WASHINGTON – The number of people seeking U.S. unemployment benefits likely fell last week after rising in the past month. A drop in applications would ease concerns that hiring is slowing.
Economists forecast that weekly applications declined 8,000 to a seasonally adjusted 380,000, according to a survey by FactSet. The Labor Department will release the report at 8:30 a.m. Eastern Thursday.
Applications jumped in April after steadily declining since the fall. Weekly applications rose as high as 389,000 last month. The sudden increase pushed the four-week average, a less volatile measure, up to its highest level since the first week of the year.
When applications fall below 375,000, it generally suggests hiring will be strong enough to lower the unemployment rate.
Some economists say temporary layoffs stemming from the spring holidays may have inflated unemployment benefit applications last month.
Still, Thursday's data will be closely watched because it comes one day ahead of the government's report on April hiring. Analysts expect employers added 163,000 jobs in April, while the unemployment rate was unchanged at 8.2 percent.
That would be an improvement from March, when job growth slowed to just 120,000. But it would be below the average 246,000 jobs per month added from December through February.
Many economists had initially downplayed the March figures. They said a mild winter led employers to accelerate hiring in January and February. That made March's job figures weaker. But the rise in unemployment benefit applications has led some analysts to scale back expectations for April hiring.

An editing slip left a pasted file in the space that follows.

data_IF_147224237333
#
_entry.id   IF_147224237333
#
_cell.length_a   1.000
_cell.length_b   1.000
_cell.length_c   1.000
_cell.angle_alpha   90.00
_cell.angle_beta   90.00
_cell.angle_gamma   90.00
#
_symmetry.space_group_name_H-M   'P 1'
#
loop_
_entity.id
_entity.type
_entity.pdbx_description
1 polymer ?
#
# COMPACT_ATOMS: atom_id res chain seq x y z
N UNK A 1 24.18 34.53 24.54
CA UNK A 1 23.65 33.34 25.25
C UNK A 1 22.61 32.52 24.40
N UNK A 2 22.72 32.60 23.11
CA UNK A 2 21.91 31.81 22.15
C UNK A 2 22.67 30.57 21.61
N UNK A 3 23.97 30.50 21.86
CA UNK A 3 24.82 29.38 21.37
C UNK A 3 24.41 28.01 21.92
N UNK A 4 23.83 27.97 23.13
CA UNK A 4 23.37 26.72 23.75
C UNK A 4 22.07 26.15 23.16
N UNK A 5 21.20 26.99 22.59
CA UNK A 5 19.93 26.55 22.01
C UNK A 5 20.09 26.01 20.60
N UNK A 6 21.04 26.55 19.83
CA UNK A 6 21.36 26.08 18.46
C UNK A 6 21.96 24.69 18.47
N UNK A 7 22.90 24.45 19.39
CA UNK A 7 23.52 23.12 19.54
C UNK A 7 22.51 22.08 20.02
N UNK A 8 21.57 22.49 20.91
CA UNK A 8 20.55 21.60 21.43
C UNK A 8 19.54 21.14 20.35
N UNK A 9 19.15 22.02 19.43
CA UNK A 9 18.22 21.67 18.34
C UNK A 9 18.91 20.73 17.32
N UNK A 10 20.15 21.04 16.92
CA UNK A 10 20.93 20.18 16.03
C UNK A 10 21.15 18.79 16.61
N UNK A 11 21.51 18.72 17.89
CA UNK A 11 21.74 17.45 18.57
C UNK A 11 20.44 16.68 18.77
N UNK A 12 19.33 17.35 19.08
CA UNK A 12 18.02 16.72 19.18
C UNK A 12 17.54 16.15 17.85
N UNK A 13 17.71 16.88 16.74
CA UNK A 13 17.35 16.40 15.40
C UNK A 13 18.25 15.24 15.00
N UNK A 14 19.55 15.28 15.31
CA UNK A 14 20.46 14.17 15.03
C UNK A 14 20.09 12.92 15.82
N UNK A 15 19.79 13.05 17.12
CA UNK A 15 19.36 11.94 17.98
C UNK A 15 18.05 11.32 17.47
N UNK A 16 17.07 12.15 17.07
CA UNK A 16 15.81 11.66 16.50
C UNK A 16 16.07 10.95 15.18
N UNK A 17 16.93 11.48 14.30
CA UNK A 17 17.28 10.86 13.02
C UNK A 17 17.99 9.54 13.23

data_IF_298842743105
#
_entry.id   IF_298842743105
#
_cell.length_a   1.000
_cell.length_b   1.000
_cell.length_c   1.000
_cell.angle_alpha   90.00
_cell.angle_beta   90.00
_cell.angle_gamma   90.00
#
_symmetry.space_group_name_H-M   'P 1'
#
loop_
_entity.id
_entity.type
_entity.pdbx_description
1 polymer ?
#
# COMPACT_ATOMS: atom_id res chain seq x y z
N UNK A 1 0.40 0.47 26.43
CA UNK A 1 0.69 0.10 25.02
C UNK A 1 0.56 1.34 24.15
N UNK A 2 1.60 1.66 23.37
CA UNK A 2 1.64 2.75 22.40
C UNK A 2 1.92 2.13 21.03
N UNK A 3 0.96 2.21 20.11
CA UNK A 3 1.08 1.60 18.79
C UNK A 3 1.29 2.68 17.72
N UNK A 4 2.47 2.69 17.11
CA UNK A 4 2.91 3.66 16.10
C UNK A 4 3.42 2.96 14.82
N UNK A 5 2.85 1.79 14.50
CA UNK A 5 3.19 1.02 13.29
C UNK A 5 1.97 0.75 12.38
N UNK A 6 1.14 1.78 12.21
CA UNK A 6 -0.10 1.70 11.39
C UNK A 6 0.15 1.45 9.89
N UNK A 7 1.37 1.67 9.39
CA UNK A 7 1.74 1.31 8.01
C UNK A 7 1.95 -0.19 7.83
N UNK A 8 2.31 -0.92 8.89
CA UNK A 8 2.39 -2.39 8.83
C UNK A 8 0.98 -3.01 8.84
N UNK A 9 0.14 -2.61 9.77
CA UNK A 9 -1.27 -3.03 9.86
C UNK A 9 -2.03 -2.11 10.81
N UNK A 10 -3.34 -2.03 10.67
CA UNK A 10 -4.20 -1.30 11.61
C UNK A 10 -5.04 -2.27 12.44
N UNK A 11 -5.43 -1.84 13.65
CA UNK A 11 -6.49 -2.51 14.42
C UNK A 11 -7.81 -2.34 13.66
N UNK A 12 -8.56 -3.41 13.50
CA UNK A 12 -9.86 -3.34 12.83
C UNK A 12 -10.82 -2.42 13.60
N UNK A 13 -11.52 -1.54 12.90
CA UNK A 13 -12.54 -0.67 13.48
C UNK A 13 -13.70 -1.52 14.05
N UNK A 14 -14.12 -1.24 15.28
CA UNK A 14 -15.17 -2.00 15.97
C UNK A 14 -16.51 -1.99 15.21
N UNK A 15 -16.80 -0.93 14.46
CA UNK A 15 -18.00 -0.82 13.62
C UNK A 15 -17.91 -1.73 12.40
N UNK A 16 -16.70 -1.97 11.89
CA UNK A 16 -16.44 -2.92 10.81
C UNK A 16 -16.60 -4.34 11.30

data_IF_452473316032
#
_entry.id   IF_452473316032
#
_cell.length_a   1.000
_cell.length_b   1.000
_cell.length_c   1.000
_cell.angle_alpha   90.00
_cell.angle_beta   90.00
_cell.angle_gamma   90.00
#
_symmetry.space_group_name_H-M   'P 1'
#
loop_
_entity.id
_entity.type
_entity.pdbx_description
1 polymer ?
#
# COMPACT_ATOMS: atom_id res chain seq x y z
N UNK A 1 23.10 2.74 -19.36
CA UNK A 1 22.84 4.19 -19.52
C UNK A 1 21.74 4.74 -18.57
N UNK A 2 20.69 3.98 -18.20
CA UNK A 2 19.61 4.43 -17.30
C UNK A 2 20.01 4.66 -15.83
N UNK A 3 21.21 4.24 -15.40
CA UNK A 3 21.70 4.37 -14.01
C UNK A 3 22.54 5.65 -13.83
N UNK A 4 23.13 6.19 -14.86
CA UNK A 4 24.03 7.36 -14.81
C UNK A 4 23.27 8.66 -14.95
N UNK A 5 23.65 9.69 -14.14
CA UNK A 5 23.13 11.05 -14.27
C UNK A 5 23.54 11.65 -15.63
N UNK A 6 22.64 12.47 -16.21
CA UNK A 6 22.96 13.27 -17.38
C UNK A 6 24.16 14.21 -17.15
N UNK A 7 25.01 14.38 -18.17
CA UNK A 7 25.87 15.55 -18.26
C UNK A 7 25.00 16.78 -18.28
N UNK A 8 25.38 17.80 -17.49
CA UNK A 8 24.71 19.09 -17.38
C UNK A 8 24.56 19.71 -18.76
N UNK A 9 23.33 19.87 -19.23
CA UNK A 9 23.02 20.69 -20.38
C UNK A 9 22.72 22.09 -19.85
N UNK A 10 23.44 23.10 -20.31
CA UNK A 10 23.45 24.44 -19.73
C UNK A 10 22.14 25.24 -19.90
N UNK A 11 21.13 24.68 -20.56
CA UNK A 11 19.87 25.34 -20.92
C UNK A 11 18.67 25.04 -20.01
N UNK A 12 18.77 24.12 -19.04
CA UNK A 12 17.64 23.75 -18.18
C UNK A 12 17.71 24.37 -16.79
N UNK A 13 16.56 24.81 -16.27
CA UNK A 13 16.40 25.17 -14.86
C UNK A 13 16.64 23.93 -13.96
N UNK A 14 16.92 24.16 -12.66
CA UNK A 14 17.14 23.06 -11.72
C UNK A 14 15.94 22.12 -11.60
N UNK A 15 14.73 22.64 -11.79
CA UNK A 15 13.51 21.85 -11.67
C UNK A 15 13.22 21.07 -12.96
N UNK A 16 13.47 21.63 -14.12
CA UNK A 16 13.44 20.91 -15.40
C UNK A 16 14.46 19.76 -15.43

On Wednesday, a private survey added to that cautious outlook. Payroll provider ADP said companies added only 119,000 jobs last month.
The ADP report has deviated sharply from the government's figures in the past and isn't always a reliable indicator. For example, the government's estimate of 120,000 jobs created in March was much lower than ADP's estimate of 201,000. Most economists said the ADP figures would not lead them to change their forecasts.
Other recent economic data has been more encouraging. A private survey Tuesday found that the manufacturing sector expanded at the fastest pace in 10 months in April. Measures of new orders, production and exports rose. And a gauge of hiring rose to the highest level in nearly a year.
The unemployment rate has fallen to 8.2 percent in March from 9.1 percent in August. Part of the drop was because people gave up looking for work. People who are out of work but not looking for jobs aren't counted among the unemployed.